TgROP18 was a regulator for inhibition of ATP-induced apoptosis of SF268 cells
Based on previous reports, TgROP18 of RH strain modulates host cell apoptosis, but the results are dependent on the type of cells infected by T. gondii [14, 15]. To evaluate whether apoptosis of SF268, THP-1 and RAW264.7 cells was influenced by TgROP18, the three cell types were infected with RH-Δrop18 or RH wild type tachyzoites at an MOI of 13 for 12 h, followed by ATP treatment for 12 h to induce apoptosis. Normal and ATP-treated cells were used as negative and positive controls, respectively. The FCM results showed that the apoptotic rate of the SF268 cells infected with RH strain was significantly lower than that of RH-Δrop18-infected SF268 group (C2 = − 7, df = 3, P = 0.037) (Fig. 4a, b). However, this phenomenon was not observed in THP-1 and RAW264.7 cells, as both the RH and RH-Δrop18-infected groups showed a lower percentage of apoptotic cells compared with the ATP treated group, and no significant difference was observed between the RH and RH-Δrop18-infected groups (Additional file 5: Figure S4a, b). These results indicated that TgROP18 inhibited apoptosis of SF268 cells, but it played no observable role in modulating the apoptosis of THP-1 and RAW264.7 cells.
TgROP18 targeted the host cell carboxyl-terminal region of P2X1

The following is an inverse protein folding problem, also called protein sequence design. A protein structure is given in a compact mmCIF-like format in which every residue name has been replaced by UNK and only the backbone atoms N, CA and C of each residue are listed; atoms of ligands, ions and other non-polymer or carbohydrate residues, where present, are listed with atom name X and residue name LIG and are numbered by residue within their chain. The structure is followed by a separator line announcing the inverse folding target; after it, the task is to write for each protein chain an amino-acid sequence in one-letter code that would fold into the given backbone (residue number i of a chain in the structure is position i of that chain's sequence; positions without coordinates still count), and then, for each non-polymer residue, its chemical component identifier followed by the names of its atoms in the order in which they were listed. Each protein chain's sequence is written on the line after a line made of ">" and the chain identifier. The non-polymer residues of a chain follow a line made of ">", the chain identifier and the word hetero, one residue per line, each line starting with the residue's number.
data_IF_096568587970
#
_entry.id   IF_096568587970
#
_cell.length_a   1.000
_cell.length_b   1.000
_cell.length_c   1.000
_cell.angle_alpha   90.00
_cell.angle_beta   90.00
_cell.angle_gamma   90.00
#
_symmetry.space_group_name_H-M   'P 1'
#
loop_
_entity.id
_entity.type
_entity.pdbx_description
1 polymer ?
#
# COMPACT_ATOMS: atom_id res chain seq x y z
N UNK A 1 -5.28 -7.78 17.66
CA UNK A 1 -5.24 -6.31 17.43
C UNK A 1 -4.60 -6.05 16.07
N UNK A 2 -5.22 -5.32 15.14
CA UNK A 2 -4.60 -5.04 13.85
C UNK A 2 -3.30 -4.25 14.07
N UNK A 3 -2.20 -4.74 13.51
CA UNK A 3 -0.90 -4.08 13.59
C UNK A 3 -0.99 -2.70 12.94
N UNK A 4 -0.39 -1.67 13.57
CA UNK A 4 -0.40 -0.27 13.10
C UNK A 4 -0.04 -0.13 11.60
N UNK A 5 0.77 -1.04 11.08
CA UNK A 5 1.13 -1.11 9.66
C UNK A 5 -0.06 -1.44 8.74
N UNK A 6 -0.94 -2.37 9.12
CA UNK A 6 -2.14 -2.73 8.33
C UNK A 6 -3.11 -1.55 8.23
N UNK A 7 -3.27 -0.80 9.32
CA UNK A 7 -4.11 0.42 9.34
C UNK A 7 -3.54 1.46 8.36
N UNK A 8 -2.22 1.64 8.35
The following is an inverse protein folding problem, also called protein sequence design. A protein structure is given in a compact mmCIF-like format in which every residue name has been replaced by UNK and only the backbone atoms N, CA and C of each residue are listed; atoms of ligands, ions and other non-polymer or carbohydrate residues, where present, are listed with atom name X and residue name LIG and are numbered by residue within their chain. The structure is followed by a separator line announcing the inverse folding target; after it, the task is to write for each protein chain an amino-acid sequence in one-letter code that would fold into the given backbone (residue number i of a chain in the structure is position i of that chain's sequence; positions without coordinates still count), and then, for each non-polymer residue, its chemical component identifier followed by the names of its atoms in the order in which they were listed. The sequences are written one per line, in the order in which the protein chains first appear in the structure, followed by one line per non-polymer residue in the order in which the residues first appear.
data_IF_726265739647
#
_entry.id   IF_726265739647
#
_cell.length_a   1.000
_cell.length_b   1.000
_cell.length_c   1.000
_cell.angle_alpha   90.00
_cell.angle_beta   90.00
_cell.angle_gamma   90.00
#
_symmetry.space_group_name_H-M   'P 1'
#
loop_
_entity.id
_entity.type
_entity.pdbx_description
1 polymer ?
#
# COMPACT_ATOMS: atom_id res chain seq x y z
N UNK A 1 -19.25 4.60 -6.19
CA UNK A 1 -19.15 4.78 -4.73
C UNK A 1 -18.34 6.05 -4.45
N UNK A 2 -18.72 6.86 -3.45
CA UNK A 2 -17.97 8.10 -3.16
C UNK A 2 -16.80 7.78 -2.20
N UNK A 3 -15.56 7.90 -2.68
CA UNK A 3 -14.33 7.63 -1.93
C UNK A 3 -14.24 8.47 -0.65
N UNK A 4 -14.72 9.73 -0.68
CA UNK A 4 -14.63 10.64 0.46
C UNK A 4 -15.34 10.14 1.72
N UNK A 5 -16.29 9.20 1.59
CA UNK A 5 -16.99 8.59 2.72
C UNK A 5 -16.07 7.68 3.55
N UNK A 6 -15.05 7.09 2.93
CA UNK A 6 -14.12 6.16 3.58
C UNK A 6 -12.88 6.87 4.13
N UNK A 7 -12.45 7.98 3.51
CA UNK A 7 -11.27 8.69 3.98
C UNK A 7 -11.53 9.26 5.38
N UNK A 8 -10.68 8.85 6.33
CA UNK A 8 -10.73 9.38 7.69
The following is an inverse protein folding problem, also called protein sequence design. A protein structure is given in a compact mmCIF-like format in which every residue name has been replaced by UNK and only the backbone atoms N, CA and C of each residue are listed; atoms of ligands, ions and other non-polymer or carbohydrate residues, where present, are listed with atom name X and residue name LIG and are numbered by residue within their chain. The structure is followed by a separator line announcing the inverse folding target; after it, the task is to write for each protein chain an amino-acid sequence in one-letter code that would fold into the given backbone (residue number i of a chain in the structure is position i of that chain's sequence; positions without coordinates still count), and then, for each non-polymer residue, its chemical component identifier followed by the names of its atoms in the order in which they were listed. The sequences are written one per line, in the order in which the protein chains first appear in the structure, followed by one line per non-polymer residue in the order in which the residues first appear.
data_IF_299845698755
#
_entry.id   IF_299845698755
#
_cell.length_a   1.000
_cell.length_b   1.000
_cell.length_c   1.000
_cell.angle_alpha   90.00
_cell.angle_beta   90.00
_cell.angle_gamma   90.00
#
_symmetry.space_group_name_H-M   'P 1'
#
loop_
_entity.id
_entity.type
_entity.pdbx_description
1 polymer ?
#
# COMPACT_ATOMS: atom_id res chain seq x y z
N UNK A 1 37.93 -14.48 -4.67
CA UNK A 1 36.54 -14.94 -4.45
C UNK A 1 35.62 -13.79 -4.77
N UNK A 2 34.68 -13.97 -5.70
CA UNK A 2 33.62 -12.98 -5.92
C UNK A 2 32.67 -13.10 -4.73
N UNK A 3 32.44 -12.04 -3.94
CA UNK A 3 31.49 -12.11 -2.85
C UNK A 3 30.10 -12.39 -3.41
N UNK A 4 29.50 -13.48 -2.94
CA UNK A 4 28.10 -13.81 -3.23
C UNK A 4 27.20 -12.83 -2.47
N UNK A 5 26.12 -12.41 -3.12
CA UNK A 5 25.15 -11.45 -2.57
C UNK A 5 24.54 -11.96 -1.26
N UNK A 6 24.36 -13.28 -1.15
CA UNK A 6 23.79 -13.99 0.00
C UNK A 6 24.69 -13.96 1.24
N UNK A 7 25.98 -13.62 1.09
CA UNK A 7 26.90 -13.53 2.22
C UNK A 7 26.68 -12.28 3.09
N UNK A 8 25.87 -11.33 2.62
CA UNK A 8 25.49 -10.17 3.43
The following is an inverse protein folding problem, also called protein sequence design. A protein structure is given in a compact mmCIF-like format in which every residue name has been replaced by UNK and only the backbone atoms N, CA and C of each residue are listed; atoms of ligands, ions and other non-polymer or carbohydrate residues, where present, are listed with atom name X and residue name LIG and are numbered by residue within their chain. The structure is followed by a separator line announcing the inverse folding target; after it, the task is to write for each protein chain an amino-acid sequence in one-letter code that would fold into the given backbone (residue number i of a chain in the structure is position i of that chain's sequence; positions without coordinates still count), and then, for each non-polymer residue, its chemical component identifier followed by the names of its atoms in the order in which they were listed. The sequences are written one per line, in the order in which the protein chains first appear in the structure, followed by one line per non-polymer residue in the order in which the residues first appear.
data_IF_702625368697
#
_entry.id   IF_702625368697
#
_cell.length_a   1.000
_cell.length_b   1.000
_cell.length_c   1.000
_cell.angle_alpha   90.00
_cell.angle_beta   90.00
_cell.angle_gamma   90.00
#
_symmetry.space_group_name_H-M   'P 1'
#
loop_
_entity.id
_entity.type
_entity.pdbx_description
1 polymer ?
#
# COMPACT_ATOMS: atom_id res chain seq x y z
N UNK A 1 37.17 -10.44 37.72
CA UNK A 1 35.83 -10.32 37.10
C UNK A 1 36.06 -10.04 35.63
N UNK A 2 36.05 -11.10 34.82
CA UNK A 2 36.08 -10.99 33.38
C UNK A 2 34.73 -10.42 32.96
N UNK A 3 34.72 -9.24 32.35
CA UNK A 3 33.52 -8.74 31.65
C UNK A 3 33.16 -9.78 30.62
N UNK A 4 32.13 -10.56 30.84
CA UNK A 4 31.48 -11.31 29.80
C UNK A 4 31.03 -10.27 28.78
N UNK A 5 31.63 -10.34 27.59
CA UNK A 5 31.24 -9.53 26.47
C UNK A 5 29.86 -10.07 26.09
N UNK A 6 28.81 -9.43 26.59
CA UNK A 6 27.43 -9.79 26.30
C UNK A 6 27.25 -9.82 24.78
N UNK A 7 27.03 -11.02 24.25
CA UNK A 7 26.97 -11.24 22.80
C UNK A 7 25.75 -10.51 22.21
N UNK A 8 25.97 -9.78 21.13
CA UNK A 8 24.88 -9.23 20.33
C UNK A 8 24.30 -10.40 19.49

To understand the molecular mechanism by which TgROP18 inhibits cell apoptosis and identify its targets in host cells, we performed a genome-wide screening of human targets for TgROP18 of the RH strain with the bimolecular fluorescence complementation (BiFC) technique. The technique is based on two non-fluorescent fragments (YFP N-terminus and C-terminus) of the yellow fluorescent protein (YFP) that can reconstitute the fluorophore only when the two fragments are brought together by interactions between proteins that are covalently linked to each fragment . P2X1 was identified as a putative interacting partner of TgROP18 . To verify this interaction, we performed a FRET assay. For the FRET experiment, pECFP-ROP18 was a donor, and pEYFP-P2X1 an acceptor. If the interaction exists, the energy of the donor will transfer to the acceptor and they will reconstitute the functional fluorescent entity. As shown in Fig. 5a, the different color bands represent different ranges of FRET efficiencies: the dark blue represents the FRET efficiency of < 25%, the green for the FRET efficiency range of 25–50%, and the red for the FRET efficiency range of > 50%. The FRET efficiency of pECFP-ROP18 and pEYFP-P2X1 was significantly higher than pECFPn1-pEYFPc1 FRET efficiency. This further confirmed the interaction of TgROP18 with P2X1 in the cytosol of COS7 cells (Fig. 5a, b). The COS-7 cell line shows high efficiency of plasmid transfection and exogenous gene overexpression, and thus, it is very suitable for the overexpression of proteins for co-IP and FRET. SF268 is a human neural cell with P2X1 expression, which is suitable for co-IP of endogenous P2X1 and ROP18 after T. gondii infection. To further assess the specificity of this interaction, we overexpressed Flag-tagged TgROP18 together with HA-tagged P2X1 in COS7 cells, and the cell lysates were subjected to the immunoprecipitation assay using an anti-HA antibody. The results indicated that the overexpressed Flag-tagged TgROP18 was immunoprecipitated by the overexpressed HA-tagged P2X1 (Fig. 5c). The cell lysate of SF268 cells infected with RH-ROP18-GFP-Flag strain was immunoprecipitated with anti-Flag antibody, and the immunoblotting results indicated that the endogenous P2X1 from SF268 cells could be immunoprecipitated by TgROP18 tagged with Flag from the RH-ROP18-GFP-Flag strain (Fig. 5d).